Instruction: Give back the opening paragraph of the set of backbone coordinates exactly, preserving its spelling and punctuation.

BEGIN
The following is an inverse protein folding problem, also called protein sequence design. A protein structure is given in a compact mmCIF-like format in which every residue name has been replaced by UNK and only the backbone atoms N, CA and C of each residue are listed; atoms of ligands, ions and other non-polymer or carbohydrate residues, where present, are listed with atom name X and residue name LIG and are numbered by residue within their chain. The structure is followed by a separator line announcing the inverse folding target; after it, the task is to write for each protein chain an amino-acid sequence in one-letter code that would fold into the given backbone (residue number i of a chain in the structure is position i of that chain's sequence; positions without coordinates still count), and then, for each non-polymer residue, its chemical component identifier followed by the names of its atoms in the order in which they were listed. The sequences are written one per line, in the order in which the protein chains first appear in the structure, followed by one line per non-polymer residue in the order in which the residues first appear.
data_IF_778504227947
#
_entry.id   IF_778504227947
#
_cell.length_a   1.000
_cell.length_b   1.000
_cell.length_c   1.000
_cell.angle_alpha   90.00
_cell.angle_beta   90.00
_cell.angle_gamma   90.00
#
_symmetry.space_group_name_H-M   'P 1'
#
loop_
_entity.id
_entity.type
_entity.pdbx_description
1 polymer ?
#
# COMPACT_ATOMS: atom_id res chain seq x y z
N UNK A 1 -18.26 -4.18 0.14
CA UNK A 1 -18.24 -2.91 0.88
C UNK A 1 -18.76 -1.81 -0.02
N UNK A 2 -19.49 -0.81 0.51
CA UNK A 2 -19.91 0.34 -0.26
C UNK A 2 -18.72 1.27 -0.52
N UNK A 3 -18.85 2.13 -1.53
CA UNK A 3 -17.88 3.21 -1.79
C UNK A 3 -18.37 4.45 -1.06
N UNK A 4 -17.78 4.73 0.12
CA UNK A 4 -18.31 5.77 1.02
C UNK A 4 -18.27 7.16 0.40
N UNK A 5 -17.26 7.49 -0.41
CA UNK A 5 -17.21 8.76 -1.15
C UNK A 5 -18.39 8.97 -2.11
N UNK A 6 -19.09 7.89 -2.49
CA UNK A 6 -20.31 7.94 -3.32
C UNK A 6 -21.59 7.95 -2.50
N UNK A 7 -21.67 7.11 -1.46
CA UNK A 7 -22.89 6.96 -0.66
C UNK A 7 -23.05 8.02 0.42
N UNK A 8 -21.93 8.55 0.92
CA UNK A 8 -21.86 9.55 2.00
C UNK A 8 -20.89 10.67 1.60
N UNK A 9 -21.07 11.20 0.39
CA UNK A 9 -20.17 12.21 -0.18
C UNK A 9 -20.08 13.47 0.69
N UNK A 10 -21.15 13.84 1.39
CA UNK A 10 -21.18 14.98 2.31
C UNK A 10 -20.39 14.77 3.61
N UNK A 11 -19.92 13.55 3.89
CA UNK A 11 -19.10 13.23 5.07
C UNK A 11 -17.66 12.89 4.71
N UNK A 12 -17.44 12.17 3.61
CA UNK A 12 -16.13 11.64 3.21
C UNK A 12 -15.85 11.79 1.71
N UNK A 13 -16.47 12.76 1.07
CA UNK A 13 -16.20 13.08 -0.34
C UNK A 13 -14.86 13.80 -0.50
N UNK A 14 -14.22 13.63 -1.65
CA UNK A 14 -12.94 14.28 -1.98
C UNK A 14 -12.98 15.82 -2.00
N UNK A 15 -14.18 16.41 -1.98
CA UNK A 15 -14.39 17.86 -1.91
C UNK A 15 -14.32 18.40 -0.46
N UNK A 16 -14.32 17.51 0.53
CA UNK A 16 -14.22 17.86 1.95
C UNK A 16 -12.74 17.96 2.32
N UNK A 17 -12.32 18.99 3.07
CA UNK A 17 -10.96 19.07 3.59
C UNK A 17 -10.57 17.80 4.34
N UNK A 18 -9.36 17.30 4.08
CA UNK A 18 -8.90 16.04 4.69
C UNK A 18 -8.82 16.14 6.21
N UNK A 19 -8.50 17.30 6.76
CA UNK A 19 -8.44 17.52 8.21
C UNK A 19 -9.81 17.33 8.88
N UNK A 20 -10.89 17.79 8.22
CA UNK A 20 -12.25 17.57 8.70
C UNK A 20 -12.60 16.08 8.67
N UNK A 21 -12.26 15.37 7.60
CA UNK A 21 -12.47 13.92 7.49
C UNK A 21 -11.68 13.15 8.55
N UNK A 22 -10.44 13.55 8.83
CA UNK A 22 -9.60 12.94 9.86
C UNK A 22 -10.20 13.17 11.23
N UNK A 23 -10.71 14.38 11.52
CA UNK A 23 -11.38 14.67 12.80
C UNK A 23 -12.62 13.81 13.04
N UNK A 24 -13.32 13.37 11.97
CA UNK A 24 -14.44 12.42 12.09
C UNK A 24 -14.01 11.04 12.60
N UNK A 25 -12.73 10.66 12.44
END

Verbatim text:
The following is an inverse protein folding problem, also called protein sequence design. A protein structure is given in a compact mmCIF-like format in which every residue name has been replaced by UNK and only the backbone atoms N, CA and C of each residue are listed; atoms of ligands, ions and other non-polymer or carbohydrate residues, where present, are listed with atom name X and residue name LIG and are numbered by residue within their chain. The structure is followed by a separator line announcing the inverse folding target; after it, the task is to write for each protein chain an amino-acid sequence in one-letter code that would fold into the given backbone (residue number i of a chain in the structure is position i of that chain's sequence; positions without coordinates still count), and then, for each non-polymer residue, its chemical component identifier followed by the names of its atoms in the order in which they were listed. The sequences are written one per line, in the order in which the protein chains first appear in the structure, followed by one line per non-polymer residue in the order in which the residues first appear.